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August 2, 2019

An LHW striving against polio has a story to tell

National

August 2, 2019

LAHORE: As polio cases continue to appear across Pakistan, the undaunted commitment of female polio workers is a bulwark against latest surge in the crippling disease in the country.

Shiza Ilyas, a committed Lady Health Worker from UC-44 of Fateh Garh in Baghbanpura area in Lahore, has shown the way to achieve optimum coverage of children’s vaccination by holding door-to-door campaign on a motorcycle.

The confirmation of two more polio cases from Bannu district of Khyber Pakhtunkhwa and Quetta, provincial capital of Balochistan, has taken the tally of total number of polio cases to 47 in Pakistan during the ongoing year 2019.

According to details, a 10-month-old Mugheesa from Bannu was confirmed with poliovirus, while a 4-year-old male child born to an Afghan national family was confirmed having contracted the virus in Quetta. “This male child was born after four girls in the family,” it is learnt.

“In view of the latest surge in polio cases in Pakistan, it is our national duty to reach out to every child to vaccinate him against polio to save our future generations from the crippling disease,” said Shiza Ilyas while talking to The News, who has taken a bold initiative to hold door-to-door campaign on a bike, which is still considered unusual generally among women and female polio workers in particular. “The appearance of new cases in Lahore this year is a major concern for polio workers and health authorities,” she added.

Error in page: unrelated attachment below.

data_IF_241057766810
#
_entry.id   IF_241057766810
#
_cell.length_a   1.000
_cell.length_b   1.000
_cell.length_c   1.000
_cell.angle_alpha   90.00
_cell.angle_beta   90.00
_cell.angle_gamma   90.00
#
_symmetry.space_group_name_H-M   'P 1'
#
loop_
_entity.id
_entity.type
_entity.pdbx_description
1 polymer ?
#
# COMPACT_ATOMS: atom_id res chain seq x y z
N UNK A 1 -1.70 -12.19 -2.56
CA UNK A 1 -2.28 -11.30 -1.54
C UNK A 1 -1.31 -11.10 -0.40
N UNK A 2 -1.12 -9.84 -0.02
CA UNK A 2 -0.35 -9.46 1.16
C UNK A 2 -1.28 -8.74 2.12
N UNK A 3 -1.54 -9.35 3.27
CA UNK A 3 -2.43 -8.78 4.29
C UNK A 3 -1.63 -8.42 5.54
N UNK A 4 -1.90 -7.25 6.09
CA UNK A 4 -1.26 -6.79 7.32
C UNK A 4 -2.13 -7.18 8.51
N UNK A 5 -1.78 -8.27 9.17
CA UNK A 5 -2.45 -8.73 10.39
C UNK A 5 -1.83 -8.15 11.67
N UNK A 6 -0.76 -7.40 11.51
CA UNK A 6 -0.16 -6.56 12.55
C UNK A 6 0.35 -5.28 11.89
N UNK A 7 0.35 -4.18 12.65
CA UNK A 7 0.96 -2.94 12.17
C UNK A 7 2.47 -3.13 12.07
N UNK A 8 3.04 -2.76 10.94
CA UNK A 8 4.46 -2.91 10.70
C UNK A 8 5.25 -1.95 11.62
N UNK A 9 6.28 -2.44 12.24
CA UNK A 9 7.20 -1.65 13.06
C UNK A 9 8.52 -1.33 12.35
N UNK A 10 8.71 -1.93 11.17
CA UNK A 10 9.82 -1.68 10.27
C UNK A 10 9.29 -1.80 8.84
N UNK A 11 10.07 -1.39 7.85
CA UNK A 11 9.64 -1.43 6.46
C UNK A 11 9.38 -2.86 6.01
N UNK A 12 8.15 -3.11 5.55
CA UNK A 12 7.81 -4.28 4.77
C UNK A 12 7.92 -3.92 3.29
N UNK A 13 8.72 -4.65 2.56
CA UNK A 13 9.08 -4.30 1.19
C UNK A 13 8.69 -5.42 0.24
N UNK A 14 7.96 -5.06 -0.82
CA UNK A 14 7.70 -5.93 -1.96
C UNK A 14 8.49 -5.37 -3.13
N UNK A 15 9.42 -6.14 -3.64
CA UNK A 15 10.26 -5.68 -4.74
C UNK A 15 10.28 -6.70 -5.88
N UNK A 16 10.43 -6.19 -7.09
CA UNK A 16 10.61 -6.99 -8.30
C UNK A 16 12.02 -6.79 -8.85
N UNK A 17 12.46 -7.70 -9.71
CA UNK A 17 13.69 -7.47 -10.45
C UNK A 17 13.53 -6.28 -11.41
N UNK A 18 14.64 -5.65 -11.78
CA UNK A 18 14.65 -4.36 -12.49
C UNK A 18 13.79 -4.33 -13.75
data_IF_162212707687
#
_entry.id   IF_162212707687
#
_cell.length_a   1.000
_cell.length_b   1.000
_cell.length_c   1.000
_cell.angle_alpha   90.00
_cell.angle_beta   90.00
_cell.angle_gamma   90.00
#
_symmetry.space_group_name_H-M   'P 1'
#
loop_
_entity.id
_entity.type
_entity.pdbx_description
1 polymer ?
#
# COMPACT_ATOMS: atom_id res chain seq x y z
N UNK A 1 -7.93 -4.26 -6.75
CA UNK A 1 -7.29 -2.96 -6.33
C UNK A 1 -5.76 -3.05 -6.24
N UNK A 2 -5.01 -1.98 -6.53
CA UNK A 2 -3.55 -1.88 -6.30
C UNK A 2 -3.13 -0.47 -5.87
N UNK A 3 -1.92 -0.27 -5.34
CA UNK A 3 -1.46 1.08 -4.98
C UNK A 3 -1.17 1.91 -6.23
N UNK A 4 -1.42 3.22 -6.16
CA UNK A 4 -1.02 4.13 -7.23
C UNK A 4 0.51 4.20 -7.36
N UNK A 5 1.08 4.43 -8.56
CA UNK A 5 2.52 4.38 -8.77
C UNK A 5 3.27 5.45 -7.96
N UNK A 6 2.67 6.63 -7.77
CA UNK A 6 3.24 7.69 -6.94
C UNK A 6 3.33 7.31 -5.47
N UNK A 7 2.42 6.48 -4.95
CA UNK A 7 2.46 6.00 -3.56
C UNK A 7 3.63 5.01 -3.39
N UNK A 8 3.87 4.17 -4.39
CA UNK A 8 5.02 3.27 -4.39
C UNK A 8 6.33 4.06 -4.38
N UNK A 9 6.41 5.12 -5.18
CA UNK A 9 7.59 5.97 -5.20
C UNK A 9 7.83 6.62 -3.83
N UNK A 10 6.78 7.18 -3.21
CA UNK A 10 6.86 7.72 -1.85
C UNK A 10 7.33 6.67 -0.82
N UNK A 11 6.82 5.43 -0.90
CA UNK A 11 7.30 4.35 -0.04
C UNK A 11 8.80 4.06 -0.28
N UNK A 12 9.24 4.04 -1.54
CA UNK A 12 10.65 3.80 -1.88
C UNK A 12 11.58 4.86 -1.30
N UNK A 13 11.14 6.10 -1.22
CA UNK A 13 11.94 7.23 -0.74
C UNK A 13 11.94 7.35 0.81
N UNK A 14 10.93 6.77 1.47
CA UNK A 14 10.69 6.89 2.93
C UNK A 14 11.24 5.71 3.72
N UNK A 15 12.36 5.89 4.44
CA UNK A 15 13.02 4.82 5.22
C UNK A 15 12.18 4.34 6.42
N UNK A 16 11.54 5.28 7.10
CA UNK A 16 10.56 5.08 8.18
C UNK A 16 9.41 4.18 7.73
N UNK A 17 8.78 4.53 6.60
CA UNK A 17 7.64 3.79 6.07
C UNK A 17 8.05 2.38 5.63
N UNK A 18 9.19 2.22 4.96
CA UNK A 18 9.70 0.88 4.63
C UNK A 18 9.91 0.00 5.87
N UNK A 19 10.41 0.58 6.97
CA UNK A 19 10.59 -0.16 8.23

The LHW believes polio workers are not welcomed by people. “Sometime they shout at us for coming again and again. I know it’s just not a call of duty, it’s a national cause and the role of polio workers is pivotal to the dream of achieving a polio-free Pakistan,” said 25-year-old Shiza, who is known for working on a motorcycle during polio campaigns.

She recalled an incident where a man came out swearing and local elders came to the rescue. She said the mothers in the area resented the teams knocking at their doors again and again. “We have to put up with insults often in the area but we know this is part of the work,” she said.

Razia Bibi, a mother to a three-year old daughter in the Baghbanpura neighbourhood, says during campaign days, Shiza makes sure the child gets polio drops. “It is unusual for a woman to move on a motorcycle, but it shows the commitment of the female polio workers,” she told this correspondent, adding that Shiza always reminded her of next vaccination date of her daughter.

Shiza Ilyas, however, has regretted that neither the contribution of polio workers gets recognized nor polio workers get due acknowledgement they deserve. “Answering conspiracy theories and providing counselling is the hard work,” she said, adding that LHWs get only Rs 2,300 for five days’ campaign. “The life of frontline polio workers is not easy. But I know that this is worth all the hard work,” she says.

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